Remove Seized & Stripped Screws From Motorcycle Engine Covers




Introduction: Remove Seized & Stripped Screws From Motorcycle Engine Covers

About: Making and sharing are my two biggest passions! In total I've published hundreds of tutorials about everything from microcontrollers to knitting. I'm a New York City motorcyclist and unrepentant dog mom. My ...

Hello! Motorcycles are still new to me, and for my first project (after learning to ride, of course), involves getting to know my bike. What better way to familiarize myself with the parts of the engine than to replace all the old, seized screws from the side covers? I picked up a "complete set" of shiny new allen bolts from 4into1, but quickly realized it would be harder than expected to remove the old screws from my 1975 Honda CB200T.

Not only were many of them seized, but they are JIS (Japanese version of Phillips) screws, which are prone to stripping if you use the wrong (ie regular Phillips) bit. I definitely stripped at least one screw before even conceiving of the other steps in this guide.

So whether you're stuck mid-process or if you're thinking of attempting screw replacement on your vintage motorcycle, these techniques will help you deal with stripped and seized screws.

Step 1: Tools & Materials

This is a nice project to ease into-- you don't need all the tools at once to get started. Start with the easy-to-access screws and work up to the removal of the footpegs required to access certain screws.



  • wrenches for removing parts to gain access to obscured screws
  • flathead screwdriver
  • allen keys and/or allen screwdrivers that fit replacement screws
  • JIS T-handle screwdriver
  • manual impact driver
  • hammer
  • Dremel or other rotary tool with cutoff disc
  • eye protection
  • electric impact driver
  • rags/paper towels
  • left handed drill bits (if all else fails) and standard power drill

Step 2: Apply Penetrating Oil

About a week before attempting to remove any screws, apply penetrating oil to each one, as well as to the bolts holding on the footpegs (since we'll be removing them to access certain screws). Ride your bike around and get the engine nice and hot. Repeat 3-5 times over the course of the week so the oil has a chance to seep into the threads.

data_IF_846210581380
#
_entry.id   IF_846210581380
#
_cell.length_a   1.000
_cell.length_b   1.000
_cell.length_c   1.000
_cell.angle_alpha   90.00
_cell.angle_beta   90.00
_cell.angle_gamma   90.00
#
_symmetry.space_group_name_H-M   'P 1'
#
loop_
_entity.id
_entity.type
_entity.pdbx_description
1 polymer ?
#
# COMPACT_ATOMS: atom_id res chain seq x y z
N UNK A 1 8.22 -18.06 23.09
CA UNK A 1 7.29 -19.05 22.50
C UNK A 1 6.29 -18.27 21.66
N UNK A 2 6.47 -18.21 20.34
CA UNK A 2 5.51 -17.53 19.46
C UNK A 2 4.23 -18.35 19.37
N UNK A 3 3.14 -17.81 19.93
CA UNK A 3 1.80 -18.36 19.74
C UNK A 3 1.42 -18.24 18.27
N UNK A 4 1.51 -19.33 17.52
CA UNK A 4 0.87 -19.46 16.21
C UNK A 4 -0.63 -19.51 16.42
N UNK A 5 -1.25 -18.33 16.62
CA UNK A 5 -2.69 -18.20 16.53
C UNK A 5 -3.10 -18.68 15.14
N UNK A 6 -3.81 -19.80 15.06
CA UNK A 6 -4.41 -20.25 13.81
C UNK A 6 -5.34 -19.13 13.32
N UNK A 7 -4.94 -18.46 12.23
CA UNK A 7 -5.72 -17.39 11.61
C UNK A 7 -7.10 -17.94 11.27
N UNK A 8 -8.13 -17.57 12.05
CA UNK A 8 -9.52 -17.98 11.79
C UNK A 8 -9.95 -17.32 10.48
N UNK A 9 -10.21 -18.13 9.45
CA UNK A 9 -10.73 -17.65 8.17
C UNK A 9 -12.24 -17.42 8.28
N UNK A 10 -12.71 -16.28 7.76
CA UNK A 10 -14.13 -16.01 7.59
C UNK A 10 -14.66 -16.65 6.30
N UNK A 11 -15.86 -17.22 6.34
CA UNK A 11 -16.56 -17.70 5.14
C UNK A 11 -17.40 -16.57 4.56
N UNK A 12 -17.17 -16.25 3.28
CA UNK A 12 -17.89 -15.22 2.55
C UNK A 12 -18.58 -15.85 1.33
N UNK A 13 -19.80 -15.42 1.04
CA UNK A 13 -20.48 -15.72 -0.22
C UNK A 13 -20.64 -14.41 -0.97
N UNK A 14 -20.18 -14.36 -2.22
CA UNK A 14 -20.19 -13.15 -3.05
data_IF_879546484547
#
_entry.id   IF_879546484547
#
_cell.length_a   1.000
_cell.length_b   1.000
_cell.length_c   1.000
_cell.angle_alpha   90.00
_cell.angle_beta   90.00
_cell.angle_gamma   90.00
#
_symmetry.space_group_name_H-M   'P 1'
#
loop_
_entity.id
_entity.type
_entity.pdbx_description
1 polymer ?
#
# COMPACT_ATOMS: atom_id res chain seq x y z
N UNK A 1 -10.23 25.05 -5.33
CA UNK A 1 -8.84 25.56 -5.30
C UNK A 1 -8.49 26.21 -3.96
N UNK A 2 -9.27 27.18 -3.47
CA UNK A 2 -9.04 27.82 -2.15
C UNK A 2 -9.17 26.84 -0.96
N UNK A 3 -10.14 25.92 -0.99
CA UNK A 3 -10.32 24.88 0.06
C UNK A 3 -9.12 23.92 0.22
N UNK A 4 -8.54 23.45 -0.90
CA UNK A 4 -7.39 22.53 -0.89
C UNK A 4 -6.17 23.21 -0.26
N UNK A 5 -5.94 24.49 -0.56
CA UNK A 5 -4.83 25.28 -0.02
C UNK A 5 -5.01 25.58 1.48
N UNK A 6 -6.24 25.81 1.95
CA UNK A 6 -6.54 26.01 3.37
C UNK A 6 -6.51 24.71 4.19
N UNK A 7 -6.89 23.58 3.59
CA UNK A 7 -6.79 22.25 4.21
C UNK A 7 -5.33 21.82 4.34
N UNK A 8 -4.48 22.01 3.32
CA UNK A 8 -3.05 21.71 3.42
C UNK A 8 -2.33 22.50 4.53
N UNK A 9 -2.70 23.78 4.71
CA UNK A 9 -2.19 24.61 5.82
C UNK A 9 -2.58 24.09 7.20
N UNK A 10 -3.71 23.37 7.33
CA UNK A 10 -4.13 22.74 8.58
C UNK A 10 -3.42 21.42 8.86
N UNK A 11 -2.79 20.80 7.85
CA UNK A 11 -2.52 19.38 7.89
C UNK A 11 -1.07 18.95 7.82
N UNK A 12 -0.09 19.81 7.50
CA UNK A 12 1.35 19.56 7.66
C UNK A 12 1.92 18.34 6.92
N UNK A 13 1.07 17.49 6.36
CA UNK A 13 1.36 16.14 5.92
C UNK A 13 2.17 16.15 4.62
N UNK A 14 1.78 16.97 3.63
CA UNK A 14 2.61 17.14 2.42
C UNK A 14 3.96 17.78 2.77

Step 3: Use the Right Bit for the Job

Before mangling your screws with a standard Phillips screwdriver, trust me that it really does make a huge difference to start out with a JIS bit in your screwdriver. These screws are pretty soft and very stuck, which is a combo that easily leads to stripped heads.

I ordered a three-bit T-handle JIS screwdriver from Amazon that worked perfectly for two thirds of the screws on my engine covers. If you are a bit stronger than I, you may get away with a regular shaped JIS screwdriver.

But if this driver strips your screw heads, don't worry. Next up we'll introduce more and more drastic methods for getting that sucker outta there.

Step 4: Try a Manual Impact Driver

A manual impact driver turns with high torque when it is struck with a hammer. Yours might work differently, but mine is dual direction and has to be twisted slightly in the direction you wish to turn the screw before striking a few blows with a hammer. Mine has standard Phillips bits since I couldn't find JIS bits for it or a JIS manual impact driver.

Since I'm not using the correct bit anymore and the screw is likely already mildly stripped, it will now likely either release or strip entirely. If it's the latter, don't worry! We're not giving up yet.

Step 5: Stripped? Cut a Slot

To work with a stripped screw head, the next step is to cut a slot in it with a rotary tool and cutoff wheel. Be sure to wear eye protection, as the cutoff wheels have a tendency to break and send shards in every direction. Hold the wheel as perpendicular to the screw head as possible, and dig in to cut a new slot across the head. This gives you better leverage.

Now you can use a flat bit and your manual impact driver to try again, or bust out the electric one in the next step.

Step 6: Electric Impact Driver

My friend happened to have an electric impact driver to lend me, which removed the last remaining stubborn screws from the engine covers. However this tool is really jumpy, and scratched the metal of the covers in a few places. If you don't have access to one, but have a standard drill, the left handed drill bits in the next step are a suitable alternative route, cost wise.

Step 7: More Drastic Measures

Left handed drill bits have threads cut reverse from normal drill bits, and will actually start backing your screws out as you drive them in. My bike did not require this more drastic step but your screws may be more stripped than mine.

When I mentioned I was working on a tutorial on this topic, many more suggestions came in so I will share them here as well!

  • Heating with a torch, rapping with a hammer
  • Drill and re-tap